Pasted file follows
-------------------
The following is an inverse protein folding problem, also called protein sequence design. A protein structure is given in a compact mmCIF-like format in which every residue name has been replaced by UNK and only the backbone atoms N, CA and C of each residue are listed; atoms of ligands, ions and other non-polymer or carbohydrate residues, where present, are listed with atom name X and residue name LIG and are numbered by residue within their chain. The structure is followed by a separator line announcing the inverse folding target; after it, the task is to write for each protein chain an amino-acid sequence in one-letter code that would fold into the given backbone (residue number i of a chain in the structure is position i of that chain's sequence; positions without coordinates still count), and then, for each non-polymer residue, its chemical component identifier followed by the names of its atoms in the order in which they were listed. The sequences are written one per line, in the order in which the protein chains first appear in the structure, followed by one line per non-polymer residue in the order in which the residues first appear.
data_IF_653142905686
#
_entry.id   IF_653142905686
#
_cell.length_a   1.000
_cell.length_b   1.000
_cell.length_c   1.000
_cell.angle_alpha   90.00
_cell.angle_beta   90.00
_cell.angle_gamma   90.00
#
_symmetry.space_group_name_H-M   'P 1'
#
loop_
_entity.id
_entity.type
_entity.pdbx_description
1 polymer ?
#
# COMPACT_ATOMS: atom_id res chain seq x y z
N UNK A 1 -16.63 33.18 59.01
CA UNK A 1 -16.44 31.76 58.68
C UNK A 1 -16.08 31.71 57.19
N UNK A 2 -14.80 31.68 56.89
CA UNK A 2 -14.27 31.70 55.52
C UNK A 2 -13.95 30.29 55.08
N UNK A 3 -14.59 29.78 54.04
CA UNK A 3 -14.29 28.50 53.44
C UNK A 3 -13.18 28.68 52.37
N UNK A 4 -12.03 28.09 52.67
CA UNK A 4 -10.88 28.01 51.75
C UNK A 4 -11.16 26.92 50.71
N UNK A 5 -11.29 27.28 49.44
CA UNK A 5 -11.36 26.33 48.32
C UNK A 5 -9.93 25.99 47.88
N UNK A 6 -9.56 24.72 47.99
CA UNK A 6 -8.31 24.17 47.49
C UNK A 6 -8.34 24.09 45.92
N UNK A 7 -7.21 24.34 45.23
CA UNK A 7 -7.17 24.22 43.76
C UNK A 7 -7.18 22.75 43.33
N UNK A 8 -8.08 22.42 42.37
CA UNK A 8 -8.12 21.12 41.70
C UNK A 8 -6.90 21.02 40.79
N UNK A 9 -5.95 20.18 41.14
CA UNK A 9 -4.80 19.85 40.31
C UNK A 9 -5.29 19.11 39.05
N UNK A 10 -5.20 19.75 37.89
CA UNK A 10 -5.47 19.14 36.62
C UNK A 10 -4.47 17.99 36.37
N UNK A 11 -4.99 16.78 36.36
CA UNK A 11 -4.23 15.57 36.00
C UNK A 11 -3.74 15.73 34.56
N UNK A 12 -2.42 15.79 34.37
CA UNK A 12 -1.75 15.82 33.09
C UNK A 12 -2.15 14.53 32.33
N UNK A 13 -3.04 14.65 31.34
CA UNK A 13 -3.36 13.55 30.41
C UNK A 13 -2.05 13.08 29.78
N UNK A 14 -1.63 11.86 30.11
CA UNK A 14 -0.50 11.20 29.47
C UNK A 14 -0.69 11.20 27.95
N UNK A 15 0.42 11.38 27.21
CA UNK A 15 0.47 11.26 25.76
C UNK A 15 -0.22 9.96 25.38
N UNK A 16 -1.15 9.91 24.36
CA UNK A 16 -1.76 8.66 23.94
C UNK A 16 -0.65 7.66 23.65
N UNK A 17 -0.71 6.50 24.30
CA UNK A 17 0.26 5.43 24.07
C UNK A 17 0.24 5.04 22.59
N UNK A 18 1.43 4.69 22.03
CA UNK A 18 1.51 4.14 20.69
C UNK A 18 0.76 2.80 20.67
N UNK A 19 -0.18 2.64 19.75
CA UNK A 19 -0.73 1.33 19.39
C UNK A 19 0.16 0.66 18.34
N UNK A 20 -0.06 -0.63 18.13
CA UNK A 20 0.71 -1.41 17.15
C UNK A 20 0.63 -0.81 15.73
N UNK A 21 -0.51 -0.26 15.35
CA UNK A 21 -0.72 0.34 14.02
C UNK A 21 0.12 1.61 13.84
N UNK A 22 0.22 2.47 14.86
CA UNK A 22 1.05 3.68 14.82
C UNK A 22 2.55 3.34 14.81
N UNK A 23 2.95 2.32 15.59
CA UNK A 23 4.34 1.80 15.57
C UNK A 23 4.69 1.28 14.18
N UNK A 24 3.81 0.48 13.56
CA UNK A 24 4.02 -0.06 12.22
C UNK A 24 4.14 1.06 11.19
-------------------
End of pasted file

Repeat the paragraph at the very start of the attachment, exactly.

The following is an inverse protein folding problem, also called protein sequence design. A protein structure is given in a compact mmCIF-like format in which every residue name has been replaced by UNK and only the backbone atoms N, CA and C of each residue are listed; atoms of ligands, ions and other non-polymer or carbohydrate residues, where present, are listed with atom name X and residue name LIG and are numbered by residue within their chain. The structure is followed by a separator line announcing the inverse folding target; after it, the task is to write for each protein chain an amino-acid sequence in one-letter code that would fold into the given backbone (residue number i of a chain in the structure is position i of that chain's sequence; positions without coordinates still count), and then, for each non-polymer residue, its chemical component identifier followed by the names of its atoms in the order in which they were listed. The sequences are written one per line, in the order in which the protein chains first appear in the structure, followed by one line per non-polymer residue in the order in which the residues first appear.